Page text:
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Today's saying is Corrige praeteritum, rege praesens, cerne futurum. In English: "Correct the past, direct the present, detect the future."
The "triple" aspect of this proverb is really appealing to me! Both as a teacher and as a student, I feel like I am always looking to the past and the present and the future. Correcting past mistakes is how I can try to avoid making such mistakes again in the future. By directing the present, I try to steer its course towards the destination that is my goal. Finally, I have to try, somehow, to discern what is to come in the future, detecting the trends that could end up having quite an impact on my future present, so to speak! Finally, what I like best about this proverb is that it suggests there is a perfect kind of balancing act here; you need to spend equal time on past, present, and future, not getting completely hung up on just one of them. So, try to keep all three in mind if you can: Corrige praeteritum, rege praesens, cerne futurum.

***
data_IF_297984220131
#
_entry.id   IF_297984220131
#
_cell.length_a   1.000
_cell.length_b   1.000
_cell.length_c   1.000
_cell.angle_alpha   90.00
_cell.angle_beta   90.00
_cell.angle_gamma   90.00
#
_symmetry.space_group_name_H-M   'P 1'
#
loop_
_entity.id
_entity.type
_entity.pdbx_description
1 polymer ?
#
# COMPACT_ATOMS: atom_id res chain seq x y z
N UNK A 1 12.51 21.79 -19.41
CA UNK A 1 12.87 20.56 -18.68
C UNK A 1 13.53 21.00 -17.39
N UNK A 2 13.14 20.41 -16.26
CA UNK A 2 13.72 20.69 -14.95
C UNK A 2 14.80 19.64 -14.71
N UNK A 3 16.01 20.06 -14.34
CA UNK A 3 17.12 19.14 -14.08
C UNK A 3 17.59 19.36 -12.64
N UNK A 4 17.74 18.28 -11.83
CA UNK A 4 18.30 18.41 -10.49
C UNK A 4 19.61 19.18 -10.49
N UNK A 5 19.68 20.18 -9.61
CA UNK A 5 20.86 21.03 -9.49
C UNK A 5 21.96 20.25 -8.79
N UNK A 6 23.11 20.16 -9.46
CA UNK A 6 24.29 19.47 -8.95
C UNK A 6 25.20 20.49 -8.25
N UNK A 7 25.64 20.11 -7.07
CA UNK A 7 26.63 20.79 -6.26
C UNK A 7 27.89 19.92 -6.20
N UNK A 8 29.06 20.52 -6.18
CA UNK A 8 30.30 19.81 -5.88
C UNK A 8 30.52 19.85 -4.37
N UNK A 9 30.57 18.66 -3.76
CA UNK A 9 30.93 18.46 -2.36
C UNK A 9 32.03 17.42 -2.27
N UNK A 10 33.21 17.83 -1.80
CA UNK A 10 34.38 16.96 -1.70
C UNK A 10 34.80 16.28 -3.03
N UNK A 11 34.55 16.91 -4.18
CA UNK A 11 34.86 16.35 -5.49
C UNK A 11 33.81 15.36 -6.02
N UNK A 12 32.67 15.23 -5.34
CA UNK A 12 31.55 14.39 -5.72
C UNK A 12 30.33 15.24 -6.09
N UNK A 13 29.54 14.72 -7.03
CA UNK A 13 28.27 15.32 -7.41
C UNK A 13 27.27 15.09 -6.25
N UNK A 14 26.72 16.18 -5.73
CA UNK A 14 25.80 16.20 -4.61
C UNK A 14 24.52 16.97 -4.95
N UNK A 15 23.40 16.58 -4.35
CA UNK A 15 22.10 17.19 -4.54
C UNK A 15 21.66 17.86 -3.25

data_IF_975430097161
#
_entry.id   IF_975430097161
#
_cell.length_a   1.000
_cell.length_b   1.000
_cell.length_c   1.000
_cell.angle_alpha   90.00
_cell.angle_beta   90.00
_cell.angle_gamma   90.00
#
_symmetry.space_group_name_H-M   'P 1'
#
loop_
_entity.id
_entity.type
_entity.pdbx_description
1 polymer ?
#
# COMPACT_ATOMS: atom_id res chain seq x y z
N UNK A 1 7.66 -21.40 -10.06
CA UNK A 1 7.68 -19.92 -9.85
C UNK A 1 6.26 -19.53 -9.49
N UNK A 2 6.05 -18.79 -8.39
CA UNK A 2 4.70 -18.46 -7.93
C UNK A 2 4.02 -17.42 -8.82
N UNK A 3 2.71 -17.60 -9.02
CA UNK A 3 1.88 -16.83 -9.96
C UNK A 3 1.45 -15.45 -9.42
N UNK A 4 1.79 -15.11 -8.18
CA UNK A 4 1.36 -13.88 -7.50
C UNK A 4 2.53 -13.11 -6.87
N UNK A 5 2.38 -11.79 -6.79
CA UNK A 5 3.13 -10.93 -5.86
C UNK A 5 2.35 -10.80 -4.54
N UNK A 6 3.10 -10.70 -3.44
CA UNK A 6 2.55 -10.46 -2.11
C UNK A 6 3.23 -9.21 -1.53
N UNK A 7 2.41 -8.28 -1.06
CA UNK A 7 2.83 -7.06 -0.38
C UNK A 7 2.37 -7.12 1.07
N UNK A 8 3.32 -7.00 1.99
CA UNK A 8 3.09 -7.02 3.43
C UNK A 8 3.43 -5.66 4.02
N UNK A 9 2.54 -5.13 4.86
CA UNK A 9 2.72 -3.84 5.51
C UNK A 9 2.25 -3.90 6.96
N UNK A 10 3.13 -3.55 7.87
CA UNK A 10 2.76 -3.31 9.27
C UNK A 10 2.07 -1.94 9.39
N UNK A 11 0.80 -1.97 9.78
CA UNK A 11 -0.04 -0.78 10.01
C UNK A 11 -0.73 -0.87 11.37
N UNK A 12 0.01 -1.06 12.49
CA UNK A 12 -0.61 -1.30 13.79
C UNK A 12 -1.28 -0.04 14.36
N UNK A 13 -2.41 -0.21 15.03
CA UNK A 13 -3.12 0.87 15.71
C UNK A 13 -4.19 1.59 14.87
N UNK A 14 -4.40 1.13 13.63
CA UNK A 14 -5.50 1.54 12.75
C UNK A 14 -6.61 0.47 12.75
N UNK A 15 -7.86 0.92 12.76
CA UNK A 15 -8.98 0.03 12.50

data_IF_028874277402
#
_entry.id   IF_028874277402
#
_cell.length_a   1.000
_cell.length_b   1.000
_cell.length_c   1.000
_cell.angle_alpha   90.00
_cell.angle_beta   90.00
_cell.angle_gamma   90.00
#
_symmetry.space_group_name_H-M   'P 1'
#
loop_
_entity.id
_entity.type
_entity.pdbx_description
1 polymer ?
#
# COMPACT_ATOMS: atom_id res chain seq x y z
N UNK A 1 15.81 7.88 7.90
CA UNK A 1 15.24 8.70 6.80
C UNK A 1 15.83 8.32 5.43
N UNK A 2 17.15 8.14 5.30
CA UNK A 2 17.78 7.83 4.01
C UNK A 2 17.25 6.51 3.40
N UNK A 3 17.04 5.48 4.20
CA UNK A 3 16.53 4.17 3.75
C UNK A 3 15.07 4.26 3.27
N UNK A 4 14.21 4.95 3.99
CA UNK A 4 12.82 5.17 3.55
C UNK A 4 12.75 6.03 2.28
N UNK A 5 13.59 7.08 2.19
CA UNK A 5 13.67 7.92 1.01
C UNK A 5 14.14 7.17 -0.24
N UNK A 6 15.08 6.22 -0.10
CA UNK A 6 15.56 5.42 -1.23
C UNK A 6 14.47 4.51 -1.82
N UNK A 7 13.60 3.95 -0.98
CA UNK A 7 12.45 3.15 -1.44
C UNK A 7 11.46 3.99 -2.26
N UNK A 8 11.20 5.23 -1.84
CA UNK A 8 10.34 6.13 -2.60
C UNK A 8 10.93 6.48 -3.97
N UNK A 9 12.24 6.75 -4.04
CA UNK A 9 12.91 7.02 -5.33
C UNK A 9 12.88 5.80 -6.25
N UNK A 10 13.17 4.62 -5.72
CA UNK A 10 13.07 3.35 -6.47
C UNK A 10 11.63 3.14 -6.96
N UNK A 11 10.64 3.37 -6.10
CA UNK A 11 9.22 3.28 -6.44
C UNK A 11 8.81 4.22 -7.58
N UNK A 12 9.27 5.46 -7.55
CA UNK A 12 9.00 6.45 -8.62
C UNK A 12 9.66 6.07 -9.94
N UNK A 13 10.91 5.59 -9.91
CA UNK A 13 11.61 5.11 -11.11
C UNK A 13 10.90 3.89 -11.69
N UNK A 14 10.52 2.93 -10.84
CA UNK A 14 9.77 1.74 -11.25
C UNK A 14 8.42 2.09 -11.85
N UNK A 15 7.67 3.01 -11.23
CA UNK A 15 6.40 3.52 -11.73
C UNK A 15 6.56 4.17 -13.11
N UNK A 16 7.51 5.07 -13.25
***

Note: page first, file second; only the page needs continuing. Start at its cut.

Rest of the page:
In terms of Latin, notice that there is a nice word play with corrige and rege, which have the same verbal stem, which I've tried to suggest with "correct" and "direct" in English. Plus, in the English, I've extended that echo still further, with "detect" the future, using a little bit of rhyme to emphasize the lovely tri-fold structure of the Latin saying.
For those of you who are fans of macrons, here is the Latin written with macrons:
Corrige praeteritum, rege praesens, cerne futūrum.